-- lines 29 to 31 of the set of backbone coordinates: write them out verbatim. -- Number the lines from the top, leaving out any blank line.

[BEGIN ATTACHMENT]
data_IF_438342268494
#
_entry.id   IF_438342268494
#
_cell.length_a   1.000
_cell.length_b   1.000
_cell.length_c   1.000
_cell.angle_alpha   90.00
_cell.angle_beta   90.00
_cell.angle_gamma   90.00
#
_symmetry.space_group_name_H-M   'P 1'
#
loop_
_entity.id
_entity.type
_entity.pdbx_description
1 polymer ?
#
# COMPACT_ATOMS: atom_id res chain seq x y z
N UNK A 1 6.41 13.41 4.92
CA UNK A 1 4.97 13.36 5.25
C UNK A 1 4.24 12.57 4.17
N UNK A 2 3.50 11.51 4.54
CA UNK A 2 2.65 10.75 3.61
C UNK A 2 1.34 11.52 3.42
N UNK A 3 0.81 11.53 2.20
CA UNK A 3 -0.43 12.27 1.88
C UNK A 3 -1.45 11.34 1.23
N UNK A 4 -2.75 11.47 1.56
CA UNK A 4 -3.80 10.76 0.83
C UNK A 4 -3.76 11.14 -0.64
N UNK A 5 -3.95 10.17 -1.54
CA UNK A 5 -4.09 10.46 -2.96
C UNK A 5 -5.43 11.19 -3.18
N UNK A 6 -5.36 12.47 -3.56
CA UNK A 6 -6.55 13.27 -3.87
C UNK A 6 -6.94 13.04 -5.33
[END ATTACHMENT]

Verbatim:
C UNK A 3 -1.45 11.34 1.23
N UNK A 4 -2.75 11.47 1.56
CA UNK A 4 -3.80 10.76 0.83